“I’ll die soon.”
The first sentence on my journal entry titled Read This, in which I wrote my preferred funeral arrangements — from songs to play during memorial service to my wish of cremation.
I’m only twenty-two, and I’m already writing my will. Some people might argue that I still have the rest of my life in front of me and that I’m too morbid for pondering death in such a young age.
What would those people say if I tell them I’ve been doing it since I was a kid.
Ask a person when was the first time he became aware of his mortality, and how he realized it. I bet it would be a story of how a family member, friend or pet died. We learn from. It’s the most natural thing.
Yet, that isn’t the case for me. I’ve been thinking about death for as long as I can remember. Though I can’t pinpoint what triggered me, I am sure that was even before we lost someone in the family.
What I do recall is how I hated a playmate because I am a year older than her and to my small brain that meant I’ll die first.
Not only that I became an insecure kid, it also started my life-long anxiety.
During my mother’s afternoon naps back then, I’d sit beside the bed, watch her chest rising and falling to make sure she’s still breathing. There were times I won’t be able to hold my tears. She would soon be aware of my presence, then would ask what’s wrong with me. Embarrassed of being too dramatic, I’d run outside the house without answering her.
It seems foolish now but that was my reality at the time. Actually, if I’m being honest with you, I never get rid of the anxiety. This time my habits are more subtle. Like trying not to sleep on commutes or road trips because I’m afraid there’ll be a car accident and the dusty seat will be my deathbed.
I stumbled upon an online cartoon that says if you can’t get rid of your fears, learn to live with them. Well, death is something I can’t bargain with so I chose to develop a healthier relationship with it by 1. acknowledgment of its existence and 2. acceptance that I can’t do anything about it. Writing my memorial service requests was a part of that process.
Now I won’t pretend that I am totally at peace with death as I’m still working on it. What I’ve learned so far is how to use my fear of death to keep life moving in difficult times.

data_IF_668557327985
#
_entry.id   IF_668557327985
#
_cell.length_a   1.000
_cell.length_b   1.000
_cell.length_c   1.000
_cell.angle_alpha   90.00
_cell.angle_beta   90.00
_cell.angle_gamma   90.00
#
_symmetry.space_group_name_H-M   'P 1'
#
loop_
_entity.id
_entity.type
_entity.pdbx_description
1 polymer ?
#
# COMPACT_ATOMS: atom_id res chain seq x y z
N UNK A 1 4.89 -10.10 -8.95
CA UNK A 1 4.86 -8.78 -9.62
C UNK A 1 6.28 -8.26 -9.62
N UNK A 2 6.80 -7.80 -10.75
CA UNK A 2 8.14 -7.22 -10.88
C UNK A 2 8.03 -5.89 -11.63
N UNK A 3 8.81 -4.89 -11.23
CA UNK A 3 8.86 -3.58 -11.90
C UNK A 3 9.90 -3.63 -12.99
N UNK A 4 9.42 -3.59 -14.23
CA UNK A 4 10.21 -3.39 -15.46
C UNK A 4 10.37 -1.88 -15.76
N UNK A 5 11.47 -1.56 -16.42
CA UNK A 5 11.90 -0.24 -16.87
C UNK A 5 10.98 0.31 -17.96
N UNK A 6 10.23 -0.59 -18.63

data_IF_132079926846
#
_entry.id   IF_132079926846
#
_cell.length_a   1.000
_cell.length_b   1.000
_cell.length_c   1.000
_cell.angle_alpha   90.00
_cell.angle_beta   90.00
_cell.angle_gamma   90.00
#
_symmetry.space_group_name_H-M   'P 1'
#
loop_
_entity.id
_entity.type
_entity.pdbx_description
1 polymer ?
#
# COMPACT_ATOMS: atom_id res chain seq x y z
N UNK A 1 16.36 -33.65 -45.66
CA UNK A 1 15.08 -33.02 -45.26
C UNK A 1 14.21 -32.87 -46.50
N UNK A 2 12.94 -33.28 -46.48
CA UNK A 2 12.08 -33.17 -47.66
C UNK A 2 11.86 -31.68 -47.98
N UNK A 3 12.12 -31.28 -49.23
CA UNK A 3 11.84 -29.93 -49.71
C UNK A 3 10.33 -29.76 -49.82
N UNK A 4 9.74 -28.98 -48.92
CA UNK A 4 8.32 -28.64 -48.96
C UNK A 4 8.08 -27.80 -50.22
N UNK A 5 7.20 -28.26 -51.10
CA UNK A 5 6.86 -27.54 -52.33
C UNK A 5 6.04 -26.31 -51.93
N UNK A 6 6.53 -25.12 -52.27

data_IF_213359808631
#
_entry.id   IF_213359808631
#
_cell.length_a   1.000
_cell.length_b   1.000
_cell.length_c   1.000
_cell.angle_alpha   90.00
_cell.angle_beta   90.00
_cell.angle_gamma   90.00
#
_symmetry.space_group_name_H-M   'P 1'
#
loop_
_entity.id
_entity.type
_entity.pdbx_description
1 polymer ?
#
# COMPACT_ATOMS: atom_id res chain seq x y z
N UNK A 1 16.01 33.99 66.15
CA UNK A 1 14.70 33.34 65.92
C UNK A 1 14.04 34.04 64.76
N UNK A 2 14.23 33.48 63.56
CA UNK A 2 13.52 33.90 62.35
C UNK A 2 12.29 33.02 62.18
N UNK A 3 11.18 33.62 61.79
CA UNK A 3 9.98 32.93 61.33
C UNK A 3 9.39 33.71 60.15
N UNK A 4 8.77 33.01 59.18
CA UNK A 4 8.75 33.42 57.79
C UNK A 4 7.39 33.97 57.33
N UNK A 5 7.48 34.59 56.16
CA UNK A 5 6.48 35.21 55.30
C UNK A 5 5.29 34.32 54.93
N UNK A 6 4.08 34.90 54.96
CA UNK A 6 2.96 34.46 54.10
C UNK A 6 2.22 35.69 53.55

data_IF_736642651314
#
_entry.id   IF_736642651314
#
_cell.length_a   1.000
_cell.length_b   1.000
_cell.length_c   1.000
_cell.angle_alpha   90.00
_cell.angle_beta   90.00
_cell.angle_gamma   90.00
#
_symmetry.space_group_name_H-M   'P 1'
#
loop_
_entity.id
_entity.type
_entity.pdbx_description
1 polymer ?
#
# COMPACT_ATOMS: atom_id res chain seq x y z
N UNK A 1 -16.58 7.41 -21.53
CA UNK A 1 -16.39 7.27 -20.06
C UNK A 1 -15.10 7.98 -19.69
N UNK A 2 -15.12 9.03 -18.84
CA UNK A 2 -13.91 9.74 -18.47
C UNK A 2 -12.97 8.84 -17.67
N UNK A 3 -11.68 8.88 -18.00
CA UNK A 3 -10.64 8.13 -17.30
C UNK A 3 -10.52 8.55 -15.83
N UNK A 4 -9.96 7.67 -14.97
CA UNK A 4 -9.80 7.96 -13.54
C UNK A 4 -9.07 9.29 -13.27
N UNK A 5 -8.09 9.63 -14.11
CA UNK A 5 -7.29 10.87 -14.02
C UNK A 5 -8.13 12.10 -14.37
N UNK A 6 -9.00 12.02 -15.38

I have this five-minute rule. The idea is that I could be dead five minutes from now. Meaning, in a blink, whatever I’m doing or saying might be the last thing I’ll do. This rule allows me to streamline everything. How?
I could die any moment so I’ll let go of the things that I don’t want to run through my head when it finally happens.
It comes surprisingly handy when I’m on the verge of snapping at someone who offended me. I’ll whisper to myself:
If I die now, this shit doesn’t deserve to be in my deathbed speech. So piss off.
It’s passive thinking, I know. But it’s mighty useful for someone who wants to spend their last five minutes on valuable things, and not in sweating the small stuff. Take it from Candy Chang, founder of Before I Die project.
Death is something that we’re often discouraged to talk about, or even think about, but I’ve realized that preparing for death is one of the most empowering things you can do. Thinking about death clarifies your life.
So, I’ll die. Everyone will. What now? If this anxiety did me anything good, it made me realize one thing. That I could only ponder death for too long before I forget how to live. It’s like looking pass a beautiful rainbow while in chase of the non-existent pot of gold. It’s futile.
I want to end this with you feeling motivated but I’m not the person to do that (at least not yet) so I’ll let Gary Vaynerchuk do the closing remarks: